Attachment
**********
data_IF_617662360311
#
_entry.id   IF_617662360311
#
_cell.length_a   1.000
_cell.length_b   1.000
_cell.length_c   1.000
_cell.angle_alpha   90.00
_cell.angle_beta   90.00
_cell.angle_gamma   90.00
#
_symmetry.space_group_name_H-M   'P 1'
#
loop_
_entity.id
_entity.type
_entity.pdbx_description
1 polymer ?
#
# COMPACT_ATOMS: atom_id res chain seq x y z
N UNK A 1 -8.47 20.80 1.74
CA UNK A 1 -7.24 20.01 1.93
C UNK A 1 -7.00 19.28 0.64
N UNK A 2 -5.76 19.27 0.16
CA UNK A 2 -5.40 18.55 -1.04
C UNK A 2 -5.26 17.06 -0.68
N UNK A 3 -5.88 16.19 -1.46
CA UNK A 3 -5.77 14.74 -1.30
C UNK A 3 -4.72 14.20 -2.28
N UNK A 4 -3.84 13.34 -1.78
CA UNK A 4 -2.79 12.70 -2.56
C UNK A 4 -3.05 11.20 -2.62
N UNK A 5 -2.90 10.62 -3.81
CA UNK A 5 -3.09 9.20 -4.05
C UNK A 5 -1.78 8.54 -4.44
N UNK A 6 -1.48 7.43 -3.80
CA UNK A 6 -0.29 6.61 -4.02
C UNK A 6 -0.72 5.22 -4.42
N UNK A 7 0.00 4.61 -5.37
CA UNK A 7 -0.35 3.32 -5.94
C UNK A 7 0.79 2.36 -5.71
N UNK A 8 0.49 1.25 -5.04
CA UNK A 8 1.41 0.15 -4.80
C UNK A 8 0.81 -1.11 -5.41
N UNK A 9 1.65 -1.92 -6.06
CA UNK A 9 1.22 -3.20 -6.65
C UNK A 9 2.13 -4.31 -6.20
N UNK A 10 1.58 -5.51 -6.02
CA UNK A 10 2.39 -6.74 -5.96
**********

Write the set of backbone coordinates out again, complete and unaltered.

data_IF_617662360311
#
_entry.id   IF_617662360311
#
_cell.length_a   1.000
_cell.length_b   1.000
_cell.length_c   1.000
_cell.angle_alpha   90.00
_cell.angle_beta   90.00
_cell.angle_gamma   90.00
#
_symmetry.space_group_name_H-M   'P 1'
#
loop_
_entity.id
_entity.type
_entity.pdbx_description
1 polymer ?
#
# COMPACT_ATOMS: atom_id res chain seq x y z
N UNK A 1 -8.47 20.80 1.74
CA UNK A 1 -7.24 20.01 1.93
C UNK A 1 -7.00 19.28 0.64
N UNK A 2 -5.76 19.27 0.16
CA UNK A 2 -5.40 18.55 -1.04
C UNK A 2 -5.26 17.06 -0.68
N UNK A 3 -5.88 16.19 -1.46
CA UNK A 3 -5.77 14.74 -1.30
C UNK A 3 -4.72 14.20 -2.28
N UNK A 4 -3.84 13.34 -1.78
CA UNK A 4 -2.79 12.70 -2.56
C UNK A 4 -3.05 11.20 -2.62
N UNK A 5 -2.90 10.62 -3.81
CA UNK A 5 -3.09 9.20 -4.05
C UNK A 5 -1.78 8.54 -4.44
N UNK A 6 -1.48 7.43 -3.80
CA UNK A 6 -0.29 6.61 -4.02
C UNK A 6 -0.72 5.22 -4.42
N UNK A 7 0.00 4.61 -5.37
CA UNK A 7 -0.35 3.32 -5.94
C UNK A 7 0.79 2.36 -5.71
N UNK A 8 0.49 1.25 -5.04
CA UNK A 8 1.41 0.15 -4.80
C UNK A 8 0.81 -1.11 -5.41
N UNK A 9 1.65 -1.92 -6.06
CA UNK A 9 1.22 -3.20 -6.65
C UNK A 9 2.13 -4.31 -6.20
N UNK A 10 1.58 -5.51 -6.02
CA UNK A 10 2.39 -6.74 -5.96